Crepes Offer Blank Canvas for Flavors and Textures

By For, Audrey Alfaro | The Spokesman-Review (Spokane, WA), July 12, 2017 | Go to article overview

Crepes Offer Blank Canvas for Flavors and Textures


For, Audrey Alfaro, The Spokesman-Review (Spokane, WA)


Dorothy Dean presents

The thought of making crepes can be intimidating. But in actuality, they're easier to make than pancakes.

Just think of them as thin pancakes. Thin pancakes that are simpler to prepare.

Crepes consist of five ingredients commonly found in your kitchen. Throw them all in your blender, press pulse and the batter is done. No multiple bowls or sifting required. Though, the batter does have to rest for an hour, but it can also be made two days in advance.

The one thing that can be tricky is spreading the batter thin and evenly enough in the pan. This is done by holding the handle of the pan and moving your wrist in a circular motion, swirling the batter around the surface of the pan until it's well coated. This wrist-batter dance can take some getting used to. The first few are always oddly shaped, and I write them off as taste testers. But once you get it down, you'll be on a roll. Or should I say, swirl?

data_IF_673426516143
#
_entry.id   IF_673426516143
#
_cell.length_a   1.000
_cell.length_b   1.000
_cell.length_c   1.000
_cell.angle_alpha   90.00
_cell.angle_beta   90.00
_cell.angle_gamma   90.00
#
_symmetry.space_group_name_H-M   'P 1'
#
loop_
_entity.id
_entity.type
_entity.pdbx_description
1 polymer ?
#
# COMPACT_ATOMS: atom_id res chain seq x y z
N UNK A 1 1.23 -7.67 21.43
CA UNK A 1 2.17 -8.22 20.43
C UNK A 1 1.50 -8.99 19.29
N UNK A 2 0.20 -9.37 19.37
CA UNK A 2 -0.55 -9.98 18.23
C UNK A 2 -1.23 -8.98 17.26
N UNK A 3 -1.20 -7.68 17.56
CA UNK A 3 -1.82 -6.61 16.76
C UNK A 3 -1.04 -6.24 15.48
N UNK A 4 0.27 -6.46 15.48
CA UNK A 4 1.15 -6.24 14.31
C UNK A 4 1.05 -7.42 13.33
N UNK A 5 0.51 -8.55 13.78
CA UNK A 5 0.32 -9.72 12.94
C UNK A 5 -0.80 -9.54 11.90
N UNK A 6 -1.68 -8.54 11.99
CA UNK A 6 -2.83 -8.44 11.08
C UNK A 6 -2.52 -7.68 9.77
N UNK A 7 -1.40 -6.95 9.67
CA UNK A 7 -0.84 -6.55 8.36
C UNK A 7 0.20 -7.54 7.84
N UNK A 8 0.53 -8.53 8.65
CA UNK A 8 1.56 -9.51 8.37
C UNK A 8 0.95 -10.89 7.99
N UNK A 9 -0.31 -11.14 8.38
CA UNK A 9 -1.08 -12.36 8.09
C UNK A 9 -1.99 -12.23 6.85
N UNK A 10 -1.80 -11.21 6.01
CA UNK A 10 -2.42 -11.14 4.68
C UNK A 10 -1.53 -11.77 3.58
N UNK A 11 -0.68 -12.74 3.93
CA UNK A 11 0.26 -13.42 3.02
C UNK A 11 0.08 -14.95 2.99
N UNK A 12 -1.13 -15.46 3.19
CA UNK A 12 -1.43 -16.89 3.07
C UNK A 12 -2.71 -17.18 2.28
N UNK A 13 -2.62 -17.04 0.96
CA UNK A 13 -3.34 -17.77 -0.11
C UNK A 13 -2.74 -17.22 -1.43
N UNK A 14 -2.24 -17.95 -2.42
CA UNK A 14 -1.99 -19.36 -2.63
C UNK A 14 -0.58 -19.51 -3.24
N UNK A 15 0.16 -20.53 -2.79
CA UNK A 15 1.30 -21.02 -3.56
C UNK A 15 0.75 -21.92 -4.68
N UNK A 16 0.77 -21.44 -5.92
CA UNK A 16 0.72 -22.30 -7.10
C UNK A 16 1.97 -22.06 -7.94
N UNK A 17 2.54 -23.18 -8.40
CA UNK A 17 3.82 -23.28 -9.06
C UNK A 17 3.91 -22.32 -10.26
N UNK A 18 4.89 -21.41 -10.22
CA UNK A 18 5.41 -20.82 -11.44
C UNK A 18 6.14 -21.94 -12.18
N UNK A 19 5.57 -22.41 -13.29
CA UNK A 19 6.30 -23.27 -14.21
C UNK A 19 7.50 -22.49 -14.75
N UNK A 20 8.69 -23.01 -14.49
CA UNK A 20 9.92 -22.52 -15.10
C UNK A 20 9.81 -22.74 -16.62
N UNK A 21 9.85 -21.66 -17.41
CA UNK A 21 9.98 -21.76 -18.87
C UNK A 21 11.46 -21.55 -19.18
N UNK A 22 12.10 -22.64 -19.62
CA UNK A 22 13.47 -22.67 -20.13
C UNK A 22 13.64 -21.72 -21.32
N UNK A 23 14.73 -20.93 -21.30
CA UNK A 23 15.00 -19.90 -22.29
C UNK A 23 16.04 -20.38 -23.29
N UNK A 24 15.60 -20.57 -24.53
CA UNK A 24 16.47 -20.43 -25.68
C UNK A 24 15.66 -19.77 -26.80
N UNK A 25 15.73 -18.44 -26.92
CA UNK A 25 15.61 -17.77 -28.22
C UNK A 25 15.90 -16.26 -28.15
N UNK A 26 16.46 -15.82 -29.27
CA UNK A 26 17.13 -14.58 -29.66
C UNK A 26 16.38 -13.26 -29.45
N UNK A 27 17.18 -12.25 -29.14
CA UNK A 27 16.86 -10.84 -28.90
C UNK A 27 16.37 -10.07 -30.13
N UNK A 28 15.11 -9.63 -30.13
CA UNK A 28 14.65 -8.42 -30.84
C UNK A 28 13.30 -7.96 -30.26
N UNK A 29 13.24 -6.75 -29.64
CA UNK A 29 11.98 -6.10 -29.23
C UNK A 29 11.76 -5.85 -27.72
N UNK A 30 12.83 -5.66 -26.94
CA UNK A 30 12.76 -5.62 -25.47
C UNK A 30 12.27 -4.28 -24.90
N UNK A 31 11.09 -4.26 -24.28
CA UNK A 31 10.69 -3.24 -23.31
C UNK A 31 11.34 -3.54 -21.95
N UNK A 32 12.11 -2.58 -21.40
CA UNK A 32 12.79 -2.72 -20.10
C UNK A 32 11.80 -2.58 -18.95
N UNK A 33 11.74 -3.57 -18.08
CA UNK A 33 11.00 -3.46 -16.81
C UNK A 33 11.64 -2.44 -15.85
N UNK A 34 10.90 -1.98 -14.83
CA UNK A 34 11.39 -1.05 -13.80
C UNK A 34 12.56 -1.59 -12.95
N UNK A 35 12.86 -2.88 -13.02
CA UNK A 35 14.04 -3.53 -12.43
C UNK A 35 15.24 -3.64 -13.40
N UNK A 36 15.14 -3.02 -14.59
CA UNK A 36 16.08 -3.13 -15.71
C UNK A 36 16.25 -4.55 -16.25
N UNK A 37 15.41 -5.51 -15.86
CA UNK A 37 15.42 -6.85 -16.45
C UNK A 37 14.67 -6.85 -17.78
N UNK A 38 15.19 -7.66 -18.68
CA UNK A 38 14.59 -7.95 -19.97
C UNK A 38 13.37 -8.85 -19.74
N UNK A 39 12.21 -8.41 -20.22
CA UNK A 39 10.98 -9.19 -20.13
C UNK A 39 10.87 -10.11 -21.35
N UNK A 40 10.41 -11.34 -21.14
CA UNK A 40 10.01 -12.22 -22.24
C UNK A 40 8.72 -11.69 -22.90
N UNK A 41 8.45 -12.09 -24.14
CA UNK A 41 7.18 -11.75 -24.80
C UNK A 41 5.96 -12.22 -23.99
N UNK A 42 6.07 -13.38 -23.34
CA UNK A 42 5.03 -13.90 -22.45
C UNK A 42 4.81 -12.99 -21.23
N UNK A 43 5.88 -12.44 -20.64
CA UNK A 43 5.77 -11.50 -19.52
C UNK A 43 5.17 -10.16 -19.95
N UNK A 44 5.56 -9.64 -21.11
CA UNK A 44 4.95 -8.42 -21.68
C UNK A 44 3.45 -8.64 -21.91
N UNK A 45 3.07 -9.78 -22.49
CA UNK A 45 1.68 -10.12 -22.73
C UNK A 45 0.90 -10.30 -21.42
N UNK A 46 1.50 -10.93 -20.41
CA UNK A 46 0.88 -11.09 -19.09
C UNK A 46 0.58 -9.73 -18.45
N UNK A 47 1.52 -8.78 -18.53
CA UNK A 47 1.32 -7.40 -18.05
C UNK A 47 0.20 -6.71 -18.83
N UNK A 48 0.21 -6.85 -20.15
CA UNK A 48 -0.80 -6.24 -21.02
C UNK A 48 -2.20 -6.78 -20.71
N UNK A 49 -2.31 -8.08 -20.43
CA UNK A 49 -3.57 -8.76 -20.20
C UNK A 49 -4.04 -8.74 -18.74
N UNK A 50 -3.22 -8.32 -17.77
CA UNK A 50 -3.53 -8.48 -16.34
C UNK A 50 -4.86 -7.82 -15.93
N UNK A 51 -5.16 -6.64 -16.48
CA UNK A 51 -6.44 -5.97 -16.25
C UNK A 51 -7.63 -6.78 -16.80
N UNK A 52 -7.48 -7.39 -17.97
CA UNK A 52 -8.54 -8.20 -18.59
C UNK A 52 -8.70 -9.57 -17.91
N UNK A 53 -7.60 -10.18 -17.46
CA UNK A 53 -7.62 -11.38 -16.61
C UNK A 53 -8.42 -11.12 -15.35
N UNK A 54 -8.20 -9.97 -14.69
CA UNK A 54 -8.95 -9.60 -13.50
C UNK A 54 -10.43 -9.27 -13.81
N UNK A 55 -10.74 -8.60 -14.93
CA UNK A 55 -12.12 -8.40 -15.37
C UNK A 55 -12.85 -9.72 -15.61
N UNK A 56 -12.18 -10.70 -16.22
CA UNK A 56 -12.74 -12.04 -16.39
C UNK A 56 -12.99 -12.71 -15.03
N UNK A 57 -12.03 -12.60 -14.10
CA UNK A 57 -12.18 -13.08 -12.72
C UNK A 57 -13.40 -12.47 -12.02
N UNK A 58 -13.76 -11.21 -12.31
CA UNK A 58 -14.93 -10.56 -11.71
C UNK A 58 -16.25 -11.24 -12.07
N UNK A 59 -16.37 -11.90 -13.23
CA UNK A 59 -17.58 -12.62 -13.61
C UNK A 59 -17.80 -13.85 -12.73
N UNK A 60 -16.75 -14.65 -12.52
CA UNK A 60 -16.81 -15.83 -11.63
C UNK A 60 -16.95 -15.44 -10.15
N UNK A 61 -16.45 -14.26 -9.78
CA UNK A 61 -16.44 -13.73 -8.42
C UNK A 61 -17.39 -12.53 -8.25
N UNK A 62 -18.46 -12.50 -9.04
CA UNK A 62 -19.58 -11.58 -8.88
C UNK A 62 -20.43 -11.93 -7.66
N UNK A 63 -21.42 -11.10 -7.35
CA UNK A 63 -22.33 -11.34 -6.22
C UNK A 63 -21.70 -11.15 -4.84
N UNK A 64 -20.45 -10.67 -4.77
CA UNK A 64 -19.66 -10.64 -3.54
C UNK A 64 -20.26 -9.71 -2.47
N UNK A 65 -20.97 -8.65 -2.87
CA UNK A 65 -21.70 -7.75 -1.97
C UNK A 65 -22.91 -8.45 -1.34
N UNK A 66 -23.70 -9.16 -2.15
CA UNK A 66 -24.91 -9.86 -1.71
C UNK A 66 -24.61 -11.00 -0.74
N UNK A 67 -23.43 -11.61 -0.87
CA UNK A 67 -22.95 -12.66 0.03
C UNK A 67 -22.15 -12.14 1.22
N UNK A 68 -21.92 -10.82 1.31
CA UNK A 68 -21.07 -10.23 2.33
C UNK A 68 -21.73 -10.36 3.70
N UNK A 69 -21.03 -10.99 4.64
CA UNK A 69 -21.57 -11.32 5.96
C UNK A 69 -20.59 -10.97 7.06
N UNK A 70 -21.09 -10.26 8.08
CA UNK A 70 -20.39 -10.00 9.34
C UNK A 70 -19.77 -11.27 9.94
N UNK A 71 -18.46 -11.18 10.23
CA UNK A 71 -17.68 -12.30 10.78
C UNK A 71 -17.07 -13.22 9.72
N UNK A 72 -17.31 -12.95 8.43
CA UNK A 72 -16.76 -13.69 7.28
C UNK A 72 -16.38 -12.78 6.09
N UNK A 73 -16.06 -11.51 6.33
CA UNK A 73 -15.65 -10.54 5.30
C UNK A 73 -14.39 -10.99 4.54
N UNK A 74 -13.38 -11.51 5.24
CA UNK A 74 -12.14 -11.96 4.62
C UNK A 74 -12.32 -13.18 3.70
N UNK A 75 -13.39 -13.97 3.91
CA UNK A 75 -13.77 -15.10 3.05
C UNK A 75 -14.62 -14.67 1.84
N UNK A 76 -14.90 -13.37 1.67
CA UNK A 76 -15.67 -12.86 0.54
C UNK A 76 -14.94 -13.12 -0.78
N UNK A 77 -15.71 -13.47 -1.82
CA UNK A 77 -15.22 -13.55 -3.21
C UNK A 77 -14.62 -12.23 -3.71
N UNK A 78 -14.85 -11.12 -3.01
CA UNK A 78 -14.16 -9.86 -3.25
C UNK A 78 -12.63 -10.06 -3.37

Crepes are so versatile you can have them for breakfast, lunch or dinner. The possibilities for fillings are endless.

They're basically a blank canvas for flavors and textures.

For breakfast, I like to add spinach into the batter before blending it and fill them with ham, Swiss cheese and scrambled eggs. For dinner, these are excellent stuffed and baked. My favorite is chicken with ricotta, mushrooms and spinach, topped with bechamel sauce. And these are awesome for a dessert bar. By adding sugar to the batter - along with either cinnamon, cocoa powder or lemon zest - you can transform these crepes into heavenly vessels for an array of toppings.

Sweet or savory, crepes open up a world of deliciousness. …

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